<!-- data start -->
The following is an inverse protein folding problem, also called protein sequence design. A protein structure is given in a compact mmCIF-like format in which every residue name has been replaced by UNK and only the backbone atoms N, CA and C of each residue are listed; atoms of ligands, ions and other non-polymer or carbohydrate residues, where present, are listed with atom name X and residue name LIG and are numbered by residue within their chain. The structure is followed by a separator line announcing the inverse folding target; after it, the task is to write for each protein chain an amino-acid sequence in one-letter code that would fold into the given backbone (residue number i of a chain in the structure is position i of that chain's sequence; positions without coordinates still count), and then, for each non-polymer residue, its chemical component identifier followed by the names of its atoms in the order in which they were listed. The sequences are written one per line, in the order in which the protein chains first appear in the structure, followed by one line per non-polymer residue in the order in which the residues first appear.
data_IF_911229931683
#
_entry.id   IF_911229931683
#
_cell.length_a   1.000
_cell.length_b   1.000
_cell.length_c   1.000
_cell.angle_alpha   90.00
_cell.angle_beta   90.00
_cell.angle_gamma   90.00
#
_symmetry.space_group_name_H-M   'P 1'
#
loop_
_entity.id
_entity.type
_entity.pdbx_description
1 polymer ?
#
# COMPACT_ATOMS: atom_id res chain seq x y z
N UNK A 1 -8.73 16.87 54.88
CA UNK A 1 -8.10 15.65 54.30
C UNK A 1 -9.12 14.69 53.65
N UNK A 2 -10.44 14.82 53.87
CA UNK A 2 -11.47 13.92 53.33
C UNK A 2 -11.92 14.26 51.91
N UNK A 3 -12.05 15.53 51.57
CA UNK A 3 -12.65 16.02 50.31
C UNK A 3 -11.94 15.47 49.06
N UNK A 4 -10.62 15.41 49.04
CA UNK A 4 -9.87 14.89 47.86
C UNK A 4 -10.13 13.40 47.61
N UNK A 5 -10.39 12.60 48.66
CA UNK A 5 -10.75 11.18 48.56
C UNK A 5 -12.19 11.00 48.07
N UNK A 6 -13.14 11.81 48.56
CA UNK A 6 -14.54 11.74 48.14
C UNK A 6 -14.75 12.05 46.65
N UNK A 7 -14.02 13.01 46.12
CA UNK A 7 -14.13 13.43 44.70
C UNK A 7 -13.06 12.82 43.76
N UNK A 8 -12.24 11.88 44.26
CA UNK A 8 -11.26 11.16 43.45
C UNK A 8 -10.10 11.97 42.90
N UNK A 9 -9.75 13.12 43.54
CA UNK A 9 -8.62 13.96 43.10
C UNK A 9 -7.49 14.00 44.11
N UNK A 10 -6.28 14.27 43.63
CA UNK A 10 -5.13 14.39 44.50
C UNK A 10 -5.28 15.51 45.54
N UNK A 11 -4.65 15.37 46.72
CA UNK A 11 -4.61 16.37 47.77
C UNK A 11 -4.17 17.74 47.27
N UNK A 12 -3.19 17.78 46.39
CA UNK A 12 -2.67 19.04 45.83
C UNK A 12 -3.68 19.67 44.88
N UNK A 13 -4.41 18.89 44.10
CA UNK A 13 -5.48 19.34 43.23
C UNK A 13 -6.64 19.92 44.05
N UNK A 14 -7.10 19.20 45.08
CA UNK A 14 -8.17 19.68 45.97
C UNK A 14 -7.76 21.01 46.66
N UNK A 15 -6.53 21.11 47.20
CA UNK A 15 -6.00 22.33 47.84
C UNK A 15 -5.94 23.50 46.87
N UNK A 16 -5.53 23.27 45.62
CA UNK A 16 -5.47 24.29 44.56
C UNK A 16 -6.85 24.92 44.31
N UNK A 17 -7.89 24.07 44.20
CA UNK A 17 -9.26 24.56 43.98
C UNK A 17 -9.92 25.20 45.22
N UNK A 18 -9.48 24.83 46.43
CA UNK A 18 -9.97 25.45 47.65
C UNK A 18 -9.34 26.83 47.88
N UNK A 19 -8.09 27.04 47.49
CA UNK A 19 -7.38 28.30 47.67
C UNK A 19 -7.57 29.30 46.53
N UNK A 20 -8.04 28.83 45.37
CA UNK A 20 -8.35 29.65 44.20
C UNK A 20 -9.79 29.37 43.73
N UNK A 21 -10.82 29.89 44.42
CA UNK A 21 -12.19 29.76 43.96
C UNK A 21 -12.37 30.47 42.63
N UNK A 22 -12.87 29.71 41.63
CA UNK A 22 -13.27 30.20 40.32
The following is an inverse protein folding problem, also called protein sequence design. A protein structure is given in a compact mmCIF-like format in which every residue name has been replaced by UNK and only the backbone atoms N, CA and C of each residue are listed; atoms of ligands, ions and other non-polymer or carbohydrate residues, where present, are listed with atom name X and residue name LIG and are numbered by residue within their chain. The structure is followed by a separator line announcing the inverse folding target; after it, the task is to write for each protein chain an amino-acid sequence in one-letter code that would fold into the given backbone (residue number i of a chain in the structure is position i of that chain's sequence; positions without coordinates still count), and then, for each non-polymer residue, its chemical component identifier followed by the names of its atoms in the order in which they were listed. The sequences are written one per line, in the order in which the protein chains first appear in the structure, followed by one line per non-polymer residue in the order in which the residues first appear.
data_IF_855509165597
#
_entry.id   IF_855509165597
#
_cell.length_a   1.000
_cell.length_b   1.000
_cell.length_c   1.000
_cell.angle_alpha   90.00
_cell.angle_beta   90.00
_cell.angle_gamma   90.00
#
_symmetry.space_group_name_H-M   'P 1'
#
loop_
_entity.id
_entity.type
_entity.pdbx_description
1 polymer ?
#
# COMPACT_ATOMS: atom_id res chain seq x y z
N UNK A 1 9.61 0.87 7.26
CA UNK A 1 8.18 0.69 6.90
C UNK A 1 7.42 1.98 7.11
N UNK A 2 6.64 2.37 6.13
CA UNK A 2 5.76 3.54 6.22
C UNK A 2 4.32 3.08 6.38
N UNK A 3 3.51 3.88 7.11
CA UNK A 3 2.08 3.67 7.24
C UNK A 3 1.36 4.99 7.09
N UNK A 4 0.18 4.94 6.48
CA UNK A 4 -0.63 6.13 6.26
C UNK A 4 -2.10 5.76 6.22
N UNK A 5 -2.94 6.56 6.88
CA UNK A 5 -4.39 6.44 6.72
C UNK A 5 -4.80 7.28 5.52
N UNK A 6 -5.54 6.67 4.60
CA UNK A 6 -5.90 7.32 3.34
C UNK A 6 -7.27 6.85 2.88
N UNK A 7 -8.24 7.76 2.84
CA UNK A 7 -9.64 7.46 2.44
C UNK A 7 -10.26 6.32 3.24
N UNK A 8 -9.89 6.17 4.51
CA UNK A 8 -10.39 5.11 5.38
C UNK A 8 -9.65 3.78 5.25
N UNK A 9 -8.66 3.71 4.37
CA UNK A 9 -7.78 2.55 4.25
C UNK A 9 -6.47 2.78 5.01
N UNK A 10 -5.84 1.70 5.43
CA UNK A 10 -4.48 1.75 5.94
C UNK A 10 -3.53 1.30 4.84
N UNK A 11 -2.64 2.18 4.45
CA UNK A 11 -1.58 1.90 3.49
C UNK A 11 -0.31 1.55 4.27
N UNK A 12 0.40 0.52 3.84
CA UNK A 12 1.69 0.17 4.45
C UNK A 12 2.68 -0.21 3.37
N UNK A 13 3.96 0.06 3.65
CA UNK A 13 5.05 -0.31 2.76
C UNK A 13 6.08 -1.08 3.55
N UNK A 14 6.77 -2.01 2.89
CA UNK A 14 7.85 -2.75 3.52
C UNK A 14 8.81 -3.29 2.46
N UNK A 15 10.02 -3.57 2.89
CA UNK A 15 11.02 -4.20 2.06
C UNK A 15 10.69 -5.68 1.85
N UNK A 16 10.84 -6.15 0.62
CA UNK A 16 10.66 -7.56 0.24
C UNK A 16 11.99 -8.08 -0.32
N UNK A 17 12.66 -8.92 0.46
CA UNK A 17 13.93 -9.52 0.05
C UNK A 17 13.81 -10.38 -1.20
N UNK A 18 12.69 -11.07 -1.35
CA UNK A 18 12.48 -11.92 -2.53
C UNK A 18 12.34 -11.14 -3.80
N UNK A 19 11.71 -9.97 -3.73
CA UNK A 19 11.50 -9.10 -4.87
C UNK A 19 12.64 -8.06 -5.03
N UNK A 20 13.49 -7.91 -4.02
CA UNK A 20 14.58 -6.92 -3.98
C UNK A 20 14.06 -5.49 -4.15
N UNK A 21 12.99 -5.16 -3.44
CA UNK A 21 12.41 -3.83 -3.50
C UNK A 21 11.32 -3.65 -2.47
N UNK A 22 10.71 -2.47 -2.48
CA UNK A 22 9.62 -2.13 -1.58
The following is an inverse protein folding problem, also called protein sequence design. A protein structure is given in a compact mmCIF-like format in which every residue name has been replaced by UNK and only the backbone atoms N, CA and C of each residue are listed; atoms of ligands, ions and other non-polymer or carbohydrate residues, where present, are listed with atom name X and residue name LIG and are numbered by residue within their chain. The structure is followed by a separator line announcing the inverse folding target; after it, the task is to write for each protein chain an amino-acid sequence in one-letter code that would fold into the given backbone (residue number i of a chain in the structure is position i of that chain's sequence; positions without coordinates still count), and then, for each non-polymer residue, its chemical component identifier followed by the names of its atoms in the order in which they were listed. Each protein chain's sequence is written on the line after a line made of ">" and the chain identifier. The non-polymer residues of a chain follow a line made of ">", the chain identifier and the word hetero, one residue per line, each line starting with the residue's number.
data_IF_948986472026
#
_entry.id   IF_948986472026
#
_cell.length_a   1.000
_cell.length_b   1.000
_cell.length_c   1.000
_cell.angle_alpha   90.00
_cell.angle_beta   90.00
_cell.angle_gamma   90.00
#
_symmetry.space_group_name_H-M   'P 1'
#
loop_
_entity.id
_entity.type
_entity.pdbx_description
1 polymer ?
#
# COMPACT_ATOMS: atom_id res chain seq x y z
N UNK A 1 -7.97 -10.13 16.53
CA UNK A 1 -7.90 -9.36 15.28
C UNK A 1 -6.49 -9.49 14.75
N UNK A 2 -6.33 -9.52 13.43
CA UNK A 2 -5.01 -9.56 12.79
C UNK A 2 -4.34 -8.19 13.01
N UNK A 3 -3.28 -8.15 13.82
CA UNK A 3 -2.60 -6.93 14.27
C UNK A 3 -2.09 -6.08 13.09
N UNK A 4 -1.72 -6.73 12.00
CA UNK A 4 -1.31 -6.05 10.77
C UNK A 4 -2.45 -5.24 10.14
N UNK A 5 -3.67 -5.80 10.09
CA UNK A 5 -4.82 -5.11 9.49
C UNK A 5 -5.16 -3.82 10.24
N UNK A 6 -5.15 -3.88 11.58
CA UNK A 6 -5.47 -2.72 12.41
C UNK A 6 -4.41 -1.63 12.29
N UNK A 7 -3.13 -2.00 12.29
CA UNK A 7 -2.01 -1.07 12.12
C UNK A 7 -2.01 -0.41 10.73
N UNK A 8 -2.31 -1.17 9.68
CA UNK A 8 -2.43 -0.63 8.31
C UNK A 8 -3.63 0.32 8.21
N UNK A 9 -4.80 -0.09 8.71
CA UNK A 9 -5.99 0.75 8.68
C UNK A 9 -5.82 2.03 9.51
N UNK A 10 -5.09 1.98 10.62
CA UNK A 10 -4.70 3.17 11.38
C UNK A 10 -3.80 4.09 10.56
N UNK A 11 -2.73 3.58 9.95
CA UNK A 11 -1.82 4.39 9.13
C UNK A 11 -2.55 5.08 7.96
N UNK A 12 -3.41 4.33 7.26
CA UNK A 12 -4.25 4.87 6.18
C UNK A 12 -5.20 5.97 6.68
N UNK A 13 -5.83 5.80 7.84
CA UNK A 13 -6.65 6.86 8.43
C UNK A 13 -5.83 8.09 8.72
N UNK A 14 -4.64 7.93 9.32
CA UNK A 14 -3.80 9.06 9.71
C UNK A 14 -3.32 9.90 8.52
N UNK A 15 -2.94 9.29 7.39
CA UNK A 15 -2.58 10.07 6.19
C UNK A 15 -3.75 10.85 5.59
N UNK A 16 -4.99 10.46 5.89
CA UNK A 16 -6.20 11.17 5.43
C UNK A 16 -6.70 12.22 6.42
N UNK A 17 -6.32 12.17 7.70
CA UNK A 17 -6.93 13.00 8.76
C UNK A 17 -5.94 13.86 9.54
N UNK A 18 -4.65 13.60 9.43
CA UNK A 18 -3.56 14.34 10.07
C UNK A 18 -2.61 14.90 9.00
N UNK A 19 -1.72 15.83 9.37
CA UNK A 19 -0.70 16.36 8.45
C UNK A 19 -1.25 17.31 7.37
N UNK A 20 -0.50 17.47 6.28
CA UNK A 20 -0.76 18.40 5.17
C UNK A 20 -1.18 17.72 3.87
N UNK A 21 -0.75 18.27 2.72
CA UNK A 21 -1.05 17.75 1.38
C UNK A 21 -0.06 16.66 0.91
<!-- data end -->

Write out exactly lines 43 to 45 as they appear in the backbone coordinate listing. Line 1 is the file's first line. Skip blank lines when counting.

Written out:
N UNK A 8 -12.24 11.88 44.26
CA UNK A 8 -11.26 11.16 43.45
C UNK A 8 -10.10 11.97 42.90